I remember before even getting help (going to rehab and doing iop afterward) my main obstacle to staying sober was dealing with cravings. I saw cravings/urges as something that I don’t have the power to overcome. Every time I tried fighting it I would lose and end up at the liquor store. That’s why I felt so hopeless. I had this strong desire to become sober but yet no ability to overcome the mystic powers of urge/craving.

So what does craving mean to you?

I have never just stopped and tried to understand the psychology of craving till I learned about mindfulness. After having experienced many cravings throughout my first year of sobriety I have come to the conclusion of how much this feeling is complicated. It is not just simply a feeling of desire and urge.

Craving is not me

Mindfulness gave me the capacity to separate myself from craving. Before I thought that if I want to drink it means it’s me who wants to drink. It’s untrue because it is possible for your mind to send you suggestion signals even if you don’t want them, therefore, I don’t need to feel bad about feeling an urge. Just because I feel it that doesn’t mean that I want it. The feeling doesn’t mean you want it. To me urges aren’t welcome anymore, yes they produce desire…

Craving is a habit

I have noticed that a lot of my cravings appear simply out of habit meaning brain loves same patterns and if I happen to repeat one from the past that leads me to get drunk I will develop a craving. Being aware of my past patterns can help me to downplay the urges that come up or I can simply avoid doing something in particular if I think this will trigger me.

Craving is an urge

Every time I have it I feel like it’s calling me. You have to do this. You must! I found that I can still take this action but substitute it with something else than alcohol. Food, seltzer water or just getting up and changing my current location will quiet the sirens.

Craving is an instant gratification

Give me now so I can feel good now. Part of drinking pleasure for me was that it acted as a reward. I had a bad day or I felt angry with someone, therefore, I must please myself. Who can say no to pleasure? The way I combat that is by being aware that I am taking specific action for the purpose of install gratifying myself. Why do you think fast food tastes so good even though it is terrible in reality? By being aware of the sneaky gratification want behind my action I am also saving some money. No more gas stations on my work breaks! I can plan ahead and buy something in bulk for my daily gratification needs. Alcohol was extreme gratification item for me.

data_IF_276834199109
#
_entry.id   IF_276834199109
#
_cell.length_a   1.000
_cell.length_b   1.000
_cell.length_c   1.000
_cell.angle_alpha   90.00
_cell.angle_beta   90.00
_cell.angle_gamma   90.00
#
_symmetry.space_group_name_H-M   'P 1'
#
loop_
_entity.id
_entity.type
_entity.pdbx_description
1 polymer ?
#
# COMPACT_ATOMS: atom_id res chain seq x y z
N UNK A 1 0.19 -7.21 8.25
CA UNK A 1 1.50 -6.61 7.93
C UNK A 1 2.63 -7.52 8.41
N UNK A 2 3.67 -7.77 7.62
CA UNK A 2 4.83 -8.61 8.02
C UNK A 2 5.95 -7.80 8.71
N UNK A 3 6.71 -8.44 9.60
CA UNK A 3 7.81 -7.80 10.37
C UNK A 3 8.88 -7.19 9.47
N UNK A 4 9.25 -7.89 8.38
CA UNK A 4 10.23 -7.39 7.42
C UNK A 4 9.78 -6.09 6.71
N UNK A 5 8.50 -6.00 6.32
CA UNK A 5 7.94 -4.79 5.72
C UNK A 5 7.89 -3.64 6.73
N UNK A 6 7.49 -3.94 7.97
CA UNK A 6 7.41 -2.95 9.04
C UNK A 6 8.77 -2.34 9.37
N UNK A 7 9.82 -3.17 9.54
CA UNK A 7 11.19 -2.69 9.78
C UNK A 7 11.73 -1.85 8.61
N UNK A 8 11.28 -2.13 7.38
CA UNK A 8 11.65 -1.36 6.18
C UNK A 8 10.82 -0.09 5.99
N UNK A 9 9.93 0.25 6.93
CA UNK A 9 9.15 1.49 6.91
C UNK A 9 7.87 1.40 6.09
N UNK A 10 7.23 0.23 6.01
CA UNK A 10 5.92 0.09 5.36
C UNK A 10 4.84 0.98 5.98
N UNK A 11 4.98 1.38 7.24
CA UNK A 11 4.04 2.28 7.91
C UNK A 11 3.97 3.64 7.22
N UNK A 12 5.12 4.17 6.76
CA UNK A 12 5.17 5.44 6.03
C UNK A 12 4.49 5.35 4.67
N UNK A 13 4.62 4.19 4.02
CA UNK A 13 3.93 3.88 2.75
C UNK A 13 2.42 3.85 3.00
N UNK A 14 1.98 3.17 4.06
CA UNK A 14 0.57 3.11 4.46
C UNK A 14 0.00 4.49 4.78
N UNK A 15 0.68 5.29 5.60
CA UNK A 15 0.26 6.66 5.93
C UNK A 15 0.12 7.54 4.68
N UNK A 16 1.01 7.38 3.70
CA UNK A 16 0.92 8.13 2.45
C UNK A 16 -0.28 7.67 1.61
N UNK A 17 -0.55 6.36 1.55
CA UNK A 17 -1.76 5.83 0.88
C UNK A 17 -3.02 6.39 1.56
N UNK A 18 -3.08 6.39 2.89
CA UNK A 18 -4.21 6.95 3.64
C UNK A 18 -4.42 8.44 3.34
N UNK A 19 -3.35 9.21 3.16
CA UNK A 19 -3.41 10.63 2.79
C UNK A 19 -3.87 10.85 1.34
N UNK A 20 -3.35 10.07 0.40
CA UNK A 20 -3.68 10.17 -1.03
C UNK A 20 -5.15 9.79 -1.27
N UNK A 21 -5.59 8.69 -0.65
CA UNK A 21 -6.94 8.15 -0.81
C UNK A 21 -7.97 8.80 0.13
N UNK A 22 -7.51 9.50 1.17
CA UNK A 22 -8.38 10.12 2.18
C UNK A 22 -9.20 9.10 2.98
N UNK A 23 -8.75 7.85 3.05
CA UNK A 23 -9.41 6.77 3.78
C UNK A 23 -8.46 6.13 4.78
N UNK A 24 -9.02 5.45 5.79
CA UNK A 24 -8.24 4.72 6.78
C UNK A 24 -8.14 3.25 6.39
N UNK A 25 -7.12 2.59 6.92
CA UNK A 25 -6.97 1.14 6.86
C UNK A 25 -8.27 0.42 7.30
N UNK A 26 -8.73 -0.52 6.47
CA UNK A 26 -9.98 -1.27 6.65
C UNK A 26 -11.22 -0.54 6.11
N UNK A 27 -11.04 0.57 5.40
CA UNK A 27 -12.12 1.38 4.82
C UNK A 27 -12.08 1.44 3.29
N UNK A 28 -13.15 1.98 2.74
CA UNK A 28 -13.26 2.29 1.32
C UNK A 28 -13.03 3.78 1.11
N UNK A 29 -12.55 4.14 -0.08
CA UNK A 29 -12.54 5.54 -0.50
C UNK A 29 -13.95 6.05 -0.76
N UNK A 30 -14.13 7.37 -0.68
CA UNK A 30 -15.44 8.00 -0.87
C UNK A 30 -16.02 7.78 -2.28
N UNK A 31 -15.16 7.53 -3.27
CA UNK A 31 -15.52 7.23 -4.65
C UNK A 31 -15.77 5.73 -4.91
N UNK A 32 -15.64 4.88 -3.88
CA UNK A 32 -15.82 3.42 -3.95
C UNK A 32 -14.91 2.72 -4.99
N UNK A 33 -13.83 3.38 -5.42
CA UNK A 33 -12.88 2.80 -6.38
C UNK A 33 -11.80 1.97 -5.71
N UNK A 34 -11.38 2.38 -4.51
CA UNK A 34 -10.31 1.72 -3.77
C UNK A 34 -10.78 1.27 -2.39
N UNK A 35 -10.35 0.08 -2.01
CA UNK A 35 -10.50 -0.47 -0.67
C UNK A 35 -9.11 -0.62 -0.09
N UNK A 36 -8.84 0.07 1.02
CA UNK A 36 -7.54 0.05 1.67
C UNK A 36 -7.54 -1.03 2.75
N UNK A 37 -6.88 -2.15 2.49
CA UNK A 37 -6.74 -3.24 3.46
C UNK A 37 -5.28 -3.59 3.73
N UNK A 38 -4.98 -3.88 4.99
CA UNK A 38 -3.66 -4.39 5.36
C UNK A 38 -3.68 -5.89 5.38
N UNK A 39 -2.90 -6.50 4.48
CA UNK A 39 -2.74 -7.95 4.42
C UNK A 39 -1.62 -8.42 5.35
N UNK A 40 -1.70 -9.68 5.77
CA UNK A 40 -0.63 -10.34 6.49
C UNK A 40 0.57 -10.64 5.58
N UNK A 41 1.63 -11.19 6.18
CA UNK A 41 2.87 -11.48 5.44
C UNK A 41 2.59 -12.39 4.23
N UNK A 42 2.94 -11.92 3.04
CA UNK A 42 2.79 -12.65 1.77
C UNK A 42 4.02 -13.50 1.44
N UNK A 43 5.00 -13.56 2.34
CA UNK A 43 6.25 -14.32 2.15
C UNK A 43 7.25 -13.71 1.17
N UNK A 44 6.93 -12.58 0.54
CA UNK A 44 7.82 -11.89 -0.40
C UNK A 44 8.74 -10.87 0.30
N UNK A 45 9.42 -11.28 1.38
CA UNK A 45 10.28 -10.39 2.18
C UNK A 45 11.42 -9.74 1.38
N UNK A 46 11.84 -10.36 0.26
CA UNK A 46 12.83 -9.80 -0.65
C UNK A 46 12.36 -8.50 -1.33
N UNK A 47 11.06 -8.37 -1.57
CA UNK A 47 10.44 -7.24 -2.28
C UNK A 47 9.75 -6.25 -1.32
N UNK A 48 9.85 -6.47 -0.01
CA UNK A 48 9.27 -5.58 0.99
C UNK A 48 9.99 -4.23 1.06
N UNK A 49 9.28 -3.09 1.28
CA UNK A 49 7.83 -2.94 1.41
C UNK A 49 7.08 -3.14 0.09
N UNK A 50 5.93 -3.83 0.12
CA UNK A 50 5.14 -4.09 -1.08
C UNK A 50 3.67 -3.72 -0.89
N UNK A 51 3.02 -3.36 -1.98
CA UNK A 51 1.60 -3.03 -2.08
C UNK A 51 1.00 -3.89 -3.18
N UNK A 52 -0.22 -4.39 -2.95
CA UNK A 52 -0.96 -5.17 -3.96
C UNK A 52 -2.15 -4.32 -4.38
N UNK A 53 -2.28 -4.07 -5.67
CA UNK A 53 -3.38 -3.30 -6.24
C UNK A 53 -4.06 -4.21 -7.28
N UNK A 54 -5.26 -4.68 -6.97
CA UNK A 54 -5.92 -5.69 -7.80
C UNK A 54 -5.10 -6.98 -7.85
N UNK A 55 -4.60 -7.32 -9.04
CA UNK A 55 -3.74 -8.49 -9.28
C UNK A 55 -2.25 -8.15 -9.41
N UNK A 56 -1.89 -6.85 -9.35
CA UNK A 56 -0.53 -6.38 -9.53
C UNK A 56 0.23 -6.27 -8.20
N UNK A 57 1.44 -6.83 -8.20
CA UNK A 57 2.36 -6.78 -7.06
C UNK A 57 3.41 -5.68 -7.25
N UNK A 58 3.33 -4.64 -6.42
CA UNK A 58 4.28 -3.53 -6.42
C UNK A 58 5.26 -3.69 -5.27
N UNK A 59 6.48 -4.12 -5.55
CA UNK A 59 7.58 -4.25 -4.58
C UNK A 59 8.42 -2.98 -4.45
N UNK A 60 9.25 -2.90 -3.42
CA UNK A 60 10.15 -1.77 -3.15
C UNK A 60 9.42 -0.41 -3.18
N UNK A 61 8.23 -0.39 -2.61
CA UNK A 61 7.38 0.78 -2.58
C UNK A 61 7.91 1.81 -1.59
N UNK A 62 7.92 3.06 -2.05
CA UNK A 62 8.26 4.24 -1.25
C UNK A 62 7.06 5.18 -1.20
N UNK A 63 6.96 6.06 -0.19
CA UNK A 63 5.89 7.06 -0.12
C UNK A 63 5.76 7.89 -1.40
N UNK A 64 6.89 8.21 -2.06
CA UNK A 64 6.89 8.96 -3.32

Craving is a desire

And desires are hard to combat. The worst mistake I have made in the past is try to deny myself that particular desire. Denying it made it even stronger. Now I ask myself what am I desiring? There are so many negative sides to drinking that once I play the tape through it automatically subsides my desire. Cancer, dehydration, hangover, pain, regret and the list goes on…

Craving is the want to escape

I never understood when in rehab they would keep on repeating word escape. Escape from what?- I was in denial. Now I know that I used alcohol to escape from stress, boredom, social over stimulation, my sorrows, frustrations, and self-pity. One reason why sobriety is so scary is how will I erase everything on that particular day and become refreshed? Yes, that is what I actually believed in when I was drinking.

Craving is an irritation

Every time I have a craving I am in a mild pain that it is so irritable that I want to cry. The more I think and obsess about it the longer it lasts. If I still feel the craving after 15 minutes I know that its because I am obsessing about it. Learning of letting go in this case is very helpful.

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